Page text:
Vol. 8 No. 5

  The Jesse Mercer Plaza
  Mercer University, Macon Campus 


Produced by The Center for Baptist Studies, Mercer University
A Monthly EMagazine, Bridging Baptists Yesterday and Today

Bruce T. Gourley, Editor, The Baptist Studies Bulletin

Wil Platt, Associate Editor, The Baptist Studies Bulletin




In Response To . . . : Bruce T. Gourley

         "Hating Others, Loving Self?"

Celebrating 400 Years of Being Baptist: A Free Church Bulletin Insert Series

         "Baptist Support of the Missionary Movement"

The Baptist Soapbox: Ed Culpepper


Ministering Together in Community: A Baptist Women in Ministry Series

          Julie O'Teter Sadler
          "Communication Styles: Women and Men Talking to and Hearing Each Other"

The Baptist Heritage: 400th Anniversary Quotes

          What Some People Are Saying During This 400th Anniversary Year

Dates to Note: Baptist Events Calendar

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In Response to . . . :  Currently the Interim Director of the Center for Baptist Studies, Bruce has been on the staff of the Center since 2004.  He previously served as a campus minister and professor of church history.  In addition, he is involved in a number of areas of moderate Baptist life through the medium of the Internet.

"Hating Others, Loving Self?"
By Bruce T. Gourley

           In 2002, Baylor University and Simpson University (California) researchers conducted a study of the religious commitments of students.  Eighty percent of students evaluated were members of a church. As a part of the study, students were asked how much more likely they were to adhere to the biblical commandment of "love your neighbor as yourself" as compared to their peers. On average, respondents claimed to be twice as likely to love their neighbors compared to others. An interesting correlation emerged from this study: the most religiously fundamentalist students claimed the greatest likelihood of loving others more than their peers.
           Fast forward to May 2009, thirty years after the ascendancy of the Religious Right, and amidst the widely-recognized collapse of the American political party that many evangelical Christians considered to be the party of God. During a road trip, the down time between National Public Radio news and commentary led me to tune into what turned into three hours of self-described "conservative Christian" radio talk show programs over a two day period. All three hours focused on political issues and exhibited an air of panic. Discussing the looming Supreme Court vacancy, poverty, minorities, women, homosexuals, Muslims, pluralism and an eight-foot tall cross in the Mojave National Preserve, talking heads made it clear they were not concerned about issues of justice. Speaking to President Barack Obama's desire to select a new Supreme Court Justice who will "decide cases on the basis of fairness and justice," one commentator scoffed at the concept of Supreme Court justices' seeking ... justice. Condemning the traditional American ethos of "equality and justice for all," and specifically referencing minorities, women, homosexuals, and persons of non-Christian faith, one talking head declared, "if you have empathy for everyone, you have empathy for no one."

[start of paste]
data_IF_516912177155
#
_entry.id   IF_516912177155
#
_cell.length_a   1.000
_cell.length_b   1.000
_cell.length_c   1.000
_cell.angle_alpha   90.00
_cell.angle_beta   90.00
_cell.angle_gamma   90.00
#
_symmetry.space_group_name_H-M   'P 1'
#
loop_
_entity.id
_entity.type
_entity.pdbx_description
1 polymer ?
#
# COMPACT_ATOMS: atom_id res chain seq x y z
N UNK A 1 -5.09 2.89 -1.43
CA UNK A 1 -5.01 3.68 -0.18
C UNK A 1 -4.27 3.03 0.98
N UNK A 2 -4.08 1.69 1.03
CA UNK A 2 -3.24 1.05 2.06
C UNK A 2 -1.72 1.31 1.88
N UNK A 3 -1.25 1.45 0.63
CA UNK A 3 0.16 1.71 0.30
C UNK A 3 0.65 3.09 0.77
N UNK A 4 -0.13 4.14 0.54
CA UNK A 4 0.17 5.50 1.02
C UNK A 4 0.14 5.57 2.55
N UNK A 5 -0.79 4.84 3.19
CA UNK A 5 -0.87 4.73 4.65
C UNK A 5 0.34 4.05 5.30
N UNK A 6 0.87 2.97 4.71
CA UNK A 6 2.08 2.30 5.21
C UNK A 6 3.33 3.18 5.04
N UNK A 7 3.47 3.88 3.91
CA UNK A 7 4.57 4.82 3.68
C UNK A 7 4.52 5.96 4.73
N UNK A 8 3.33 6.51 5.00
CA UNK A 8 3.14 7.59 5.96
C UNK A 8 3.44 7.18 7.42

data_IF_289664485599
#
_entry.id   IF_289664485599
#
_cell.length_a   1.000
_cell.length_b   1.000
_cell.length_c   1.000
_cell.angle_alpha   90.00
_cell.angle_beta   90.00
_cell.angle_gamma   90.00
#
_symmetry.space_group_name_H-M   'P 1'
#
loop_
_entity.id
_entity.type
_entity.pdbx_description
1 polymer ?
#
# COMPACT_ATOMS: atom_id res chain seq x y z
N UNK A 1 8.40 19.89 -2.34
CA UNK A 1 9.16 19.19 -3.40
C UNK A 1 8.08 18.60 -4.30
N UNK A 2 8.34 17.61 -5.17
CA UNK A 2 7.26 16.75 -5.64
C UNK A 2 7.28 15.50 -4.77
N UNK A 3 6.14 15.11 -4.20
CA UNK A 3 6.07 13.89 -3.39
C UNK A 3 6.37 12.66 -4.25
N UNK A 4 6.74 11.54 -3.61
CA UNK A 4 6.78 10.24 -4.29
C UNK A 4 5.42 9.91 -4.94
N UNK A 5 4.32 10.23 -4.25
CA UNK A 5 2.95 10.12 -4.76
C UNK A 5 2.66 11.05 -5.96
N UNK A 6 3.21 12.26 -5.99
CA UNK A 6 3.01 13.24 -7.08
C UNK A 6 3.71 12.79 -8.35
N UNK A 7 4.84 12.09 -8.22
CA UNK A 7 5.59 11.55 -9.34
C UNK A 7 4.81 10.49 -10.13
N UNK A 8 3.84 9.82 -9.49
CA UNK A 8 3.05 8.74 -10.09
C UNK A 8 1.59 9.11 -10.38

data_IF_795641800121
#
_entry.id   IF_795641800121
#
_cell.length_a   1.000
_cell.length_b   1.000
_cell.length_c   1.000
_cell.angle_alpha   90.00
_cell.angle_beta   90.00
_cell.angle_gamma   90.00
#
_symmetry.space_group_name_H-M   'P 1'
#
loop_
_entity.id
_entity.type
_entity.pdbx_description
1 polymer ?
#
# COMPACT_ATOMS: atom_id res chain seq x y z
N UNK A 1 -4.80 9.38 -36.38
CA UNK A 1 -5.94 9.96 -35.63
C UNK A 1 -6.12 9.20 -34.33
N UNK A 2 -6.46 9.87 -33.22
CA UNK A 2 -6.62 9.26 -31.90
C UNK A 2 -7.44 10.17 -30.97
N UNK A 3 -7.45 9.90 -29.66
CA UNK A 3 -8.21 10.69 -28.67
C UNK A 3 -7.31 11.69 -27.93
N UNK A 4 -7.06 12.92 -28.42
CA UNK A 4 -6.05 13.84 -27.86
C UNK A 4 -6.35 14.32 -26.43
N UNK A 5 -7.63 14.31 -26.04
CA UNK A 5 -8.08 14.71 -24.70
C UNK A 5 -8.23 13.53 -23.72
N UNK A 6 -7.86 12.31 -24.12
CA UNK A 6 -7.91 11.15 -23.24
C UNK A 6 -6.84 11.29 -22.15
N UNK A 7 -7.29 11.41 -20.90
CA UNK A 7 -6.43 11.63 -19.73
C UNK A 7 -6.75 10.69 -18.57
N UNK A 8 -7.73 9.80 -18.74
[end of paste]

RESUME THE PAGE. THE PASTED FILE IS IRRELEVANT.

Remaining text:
There is no small irony that the most ardent "America is a Christian Nation!" advocates are distraught and fearful of the prospect of America's judicial system putting into practice ... Jesus' ethical and moral teachings. Conservative Christian radio is frantically telling listeners that Christians must assume a "defensive posture" to prevent the extension of mercy and justice to others, and warning that a government that pursues such an agenda "will not stop" until Christianity is illegal or driven underground.
           The panic emanating over the radio waves from conservative Christian activists, following their spirited defense of torture under a prior American administration, is just the latest reminder that Jesus' teachings frighten many people who lay claim to the name of Christ. While Jesus' ethical and moral teachings permeate the Gospels, speak to civilizations across time and space, and are echoed in hundreds of religions and moral codes worldwide, some American Christians seemingly dislike Christ's instructions and example.
           Why the resistance? Perhaps because the ethics and morality of the Gospels harbors some similarities to a modern, Western political "liberalism" that at its best insists that the basic human rights of others are no less important than that of one's self. Indeed, far beyond the narrow context of today's "conservative" and "liberal" labels, Jesus has historically been most resisted by entrenched power structures and most readily embraced by the powerless and oppressed. Listen closely to today's self-proclaimed conservative Christian radio talk shows, and you too will hear the timeless tug of war between the powerful and powerless.

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Celebrating 400 Years of Being Baptist:  The Center for Baptist Studies and the Baptist History and Heritage Society present a twelve-month series of free church bulletin inserts for use in teaching Baptist heritage in the local church during the 400 year anniversary of Baptists. The image below is a copy of one side of this month's pdf document.  You can view each month's feature (in pdf format) here.